Last week, the Maryland Senate voted 25-21 to legalize same-sex marriage. With that vote, many thought that the legislation was all but passed; the House of Delegates would surely make short work of the bill, with its 96-45 Democratic majority, six openly gay members, and a reputation for being more liberal than the Senate. Not so fast. In the last couple of days disturbing reports have been circulating around LGBT sites, saying that they votes are not there, and that NOM and its allies are furiously trying to derail support.
In Rhode Island, marriage equality is back on the table as the legislature comes back into session after a week-long recess. Hearings were held in the House several weeks ago and a vote to bring the bill out of committee could happen at any time. If and when a vote of the full House will take place is yet unknown.
In New Hampshire, the Judiciary Committee which held hearings a couple of weeks ago will take its vote tomorrow on bills to repeal marriage equality. It is likely but not certain that the committee will vote to ‘retain’ the bills — that is, hold them over until next year — instead of releasing them for a House vote.
- What you can do for Maryland
- What you can do for Rhode Island
- What you can do for New Hampshire
Crossposted from Daily KosWhat you can do for Maryland:
First, a bit of background. Maryland is at a critical juncture. A vote in the House of Delegates could come as early as Friday, and supporters say they have ‘about’ 69 of the 71 votes they need for passage. According to the Baltimore Sun, there are 58 sponsors of the bill in the House. But
A warning signal that support in the House could diminish surfaced earlier in the week when Del. Melvin Stukes (D-Baltimore City), a co-sponsor of the marriage bill for the past four years, withdrew his sponsorship…
Del. Heather Mizeur (D-Montgomery County), one of the House’s five lesbian members, said concern over possible erosion of support among delegates prompted supporters to scrap an earlier strategy calling for bringing the bill up for a vote at the very end of the House of Delegates session in April.
A majority of members on the House committee support gay marriage and passage appears assured. However, supporters on Friday acknowledged they have yet to lock down a majority in the House…
“We have about 69 of the 71 firm commitments that we need,” Mizeur told Baltimore’s NBC affiliate WBAL. “And we have more than a handful of folks who are undecided but leaning our way that we think will be able to deliver in the coming days.”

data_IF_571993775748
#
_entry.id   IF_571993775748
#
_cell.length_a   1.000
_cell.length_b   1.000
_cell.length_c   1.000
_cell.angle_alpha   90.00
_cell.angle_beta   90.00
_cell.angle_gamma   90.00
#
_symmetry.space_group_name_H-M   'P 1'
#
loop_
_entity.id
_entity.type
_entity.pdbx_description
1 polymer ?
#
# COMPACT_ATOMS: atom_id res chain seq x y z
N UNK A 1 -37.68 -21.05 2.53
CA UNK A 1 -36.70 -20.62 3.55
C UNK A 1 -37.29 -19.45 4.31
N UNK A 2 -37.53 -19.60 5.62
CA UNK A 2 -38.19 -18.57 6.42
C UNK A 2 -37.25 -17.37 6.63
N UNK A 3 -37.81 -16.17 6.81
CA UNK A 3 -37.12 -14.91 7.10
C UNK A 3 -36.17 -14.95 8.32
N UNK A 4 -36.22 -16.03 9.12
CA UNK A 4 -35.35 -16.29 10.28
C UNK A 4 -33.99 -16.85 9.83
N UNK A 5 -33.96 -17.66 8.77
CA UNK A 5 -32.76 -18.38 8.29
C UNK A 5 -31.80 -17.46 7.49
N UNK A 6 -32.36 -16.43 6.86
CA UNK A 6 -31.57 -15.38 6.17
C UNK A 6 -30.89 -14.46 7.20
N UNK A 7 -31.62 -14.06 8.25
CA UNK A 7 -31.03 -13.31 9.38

Whenever someone says they have ‘about’ a certain number of votes, and that number isn’t a majority, that is not a good omen…
Testimony was heard on Friday by the House committee responsible for the bill, and a vote to get it out of committee is expected early this week. A vote in the full House could happen as early as Friday.
Of course the opposition is spewing its usual lies:
“Homosexuality will be taught at some level to children attending public schools as has been ordered by the court in various states,” ((Representative)) Dwyer said during a morning press conference on Friday.
The Maryland Republican Party has begun blanketing parts of the state with robocalls, which tell voters that Democrats are working to “destroy traditional marriage.”
“They are eroding the values [this] country and state were founded on by redefining marriage,” a female says in the message.
So What can you do to help? Maryland’s Delegates need to hear from their constituents! They need to know NOM and it’s allies are not the only people who can pick up a telephone. Calls now are critically important.
If you live in Maryland you can call your Delegate:
If you don’t know who your Delegate is, you can use this tool from Equality Maryland:
If you know someone who lives in Maryland, call them and have them call their Delegate. Tell them to tell their friends to do so too.
If you know someone who knows someone who lives in Maryland, call them and have them call their friend to tell them to call their Delegate.
Even if the bill in Maryland passes, the fight has only begun. There will almost certainly be a referendum in November of 2012 at which time the people of Maryland will decide whether to reject equality or validate it. That will be a long and bitter fight, and of course funds will be needed.
What you can do for Rhode Island:
The House committee vote could come at any time.
If you live in the state, call and/or write your representative.
What you can do for New Hampshire:
The Judiciary Committee votes will happen tomorrow.
If you live in the state, this blog post at Blue New Hampshire by former Representative Jim Splaine (who sponsored New Hampshire’s marriage equality law) sets out an action plan. One immediate need is to contact members of the Judiciary Committee.
More contact information and tools can be found at the New Hampshire Freedom to Marry Coalition web site. Donations can be made from this page, and that money will come in handy for a fight that could stretch out for the next year or even longer.
So there you have it. Now do it.